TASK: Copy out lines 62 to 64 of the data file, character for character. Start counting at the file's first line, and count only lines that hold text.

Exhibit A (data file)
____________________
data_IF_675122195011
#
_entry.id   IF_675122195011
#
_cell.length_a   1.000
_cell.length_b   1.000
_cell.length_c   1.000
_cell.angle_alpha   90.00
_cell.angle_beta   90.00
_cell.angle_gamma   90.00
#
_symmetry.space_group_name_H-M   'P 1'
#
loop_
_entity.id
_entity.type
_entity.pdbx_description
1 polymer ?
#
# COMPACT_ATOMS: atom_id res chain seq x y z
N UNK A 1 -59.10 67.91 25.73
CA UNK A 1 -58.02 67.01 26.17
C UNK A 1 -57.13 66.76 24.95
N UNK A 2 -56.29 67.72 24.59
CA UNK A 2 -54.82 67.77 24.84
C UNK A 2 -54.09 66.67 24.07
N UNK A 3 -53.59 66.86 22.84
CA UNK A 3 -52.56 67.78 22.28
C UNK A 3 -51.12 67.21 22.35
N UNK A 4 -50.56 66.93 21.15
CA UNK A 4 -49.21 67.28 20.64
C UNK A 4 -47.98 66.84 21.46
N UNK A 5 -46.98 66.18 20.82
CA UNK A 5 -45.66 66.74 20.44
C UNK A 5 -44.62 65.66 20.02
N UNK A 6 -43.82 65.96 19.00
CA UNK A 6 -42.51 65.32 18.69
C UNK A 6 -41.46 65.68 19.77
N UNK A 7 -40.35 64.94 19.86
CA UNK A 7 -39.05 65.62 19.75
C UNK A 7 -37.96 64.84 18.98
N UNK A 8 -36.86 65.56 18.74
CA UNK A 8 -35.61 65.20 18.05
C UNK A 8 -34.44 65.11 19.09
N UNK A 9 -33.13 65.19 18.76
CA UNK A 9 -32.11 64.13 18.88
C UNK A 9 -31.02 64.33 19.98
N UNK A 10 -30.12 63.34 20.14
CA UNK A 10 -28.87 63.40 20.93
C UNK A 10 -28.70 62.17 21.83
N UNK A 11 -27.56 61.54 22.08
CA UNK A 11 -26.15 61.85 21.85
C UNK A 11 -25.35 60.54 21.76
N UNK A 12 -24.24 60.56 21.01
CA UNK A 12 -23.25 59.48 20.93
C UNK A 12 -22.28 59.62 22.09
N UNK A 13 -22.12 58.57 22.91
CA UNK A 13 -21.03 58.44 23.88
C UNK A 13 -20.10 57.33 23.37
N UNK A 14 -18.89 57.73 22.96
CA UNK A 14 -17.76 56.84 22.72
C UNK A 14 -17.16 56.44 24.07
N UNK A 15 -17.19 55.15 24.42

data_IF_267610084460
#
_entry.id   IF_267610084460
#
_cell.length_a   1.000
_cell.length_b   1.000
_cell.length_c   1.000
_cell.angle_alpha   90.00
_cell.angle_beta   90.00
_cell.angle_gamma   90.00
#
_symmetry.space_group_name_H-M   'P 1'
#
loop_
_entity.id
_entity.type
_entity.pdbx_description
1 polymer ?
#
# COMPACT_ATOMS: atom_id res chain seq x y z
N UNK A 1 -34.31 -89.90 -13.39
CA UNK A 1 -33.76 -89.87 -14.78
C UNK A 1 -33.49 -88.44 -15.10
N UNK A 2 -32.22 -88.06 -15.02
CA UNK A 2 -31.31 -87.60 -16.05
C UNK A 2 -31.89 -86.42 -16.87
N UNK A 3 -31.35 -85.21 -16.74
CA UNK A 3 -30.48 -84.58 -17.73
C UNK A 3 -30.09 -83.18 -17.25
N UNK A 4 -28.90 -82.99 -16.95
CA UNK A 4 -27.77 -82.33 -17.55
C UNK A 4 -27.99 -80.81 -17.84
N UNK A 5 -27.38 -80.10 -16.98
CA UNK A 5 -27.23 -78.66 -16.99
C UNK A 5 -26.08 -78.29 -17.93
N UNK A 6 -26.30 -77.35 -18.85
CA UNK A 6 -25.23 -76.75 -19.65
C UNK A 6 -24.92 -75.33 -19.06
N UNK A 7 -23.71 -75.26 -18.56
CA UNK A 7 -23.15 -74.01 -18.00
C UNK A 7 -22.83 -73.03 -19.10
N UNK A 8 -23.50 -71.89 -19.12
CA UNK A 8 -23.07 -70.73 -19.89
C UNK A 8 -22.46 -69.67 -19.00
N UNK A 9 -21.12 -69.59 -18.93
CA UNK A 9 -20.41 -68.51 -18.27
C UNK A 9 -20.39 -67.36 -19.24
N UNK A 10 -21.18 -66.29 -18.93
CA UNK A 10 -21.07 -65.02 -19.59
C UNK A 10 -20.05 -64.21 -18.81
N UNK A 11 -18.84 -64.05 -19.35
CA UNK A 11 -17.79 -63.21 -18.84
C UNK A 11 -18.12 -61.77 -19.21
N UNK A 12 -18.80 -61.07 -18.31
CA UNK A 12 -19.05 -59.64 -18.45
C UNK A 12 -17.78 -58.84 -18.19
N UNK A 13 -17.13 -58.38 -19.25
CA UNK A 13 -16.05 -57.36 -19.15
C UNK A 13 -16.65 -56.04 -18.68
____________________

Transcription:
C UNK A 14 -17.16 56.44 24.07
N UNK A 15 -17.19 55.15 24.42

data_IF_267610084460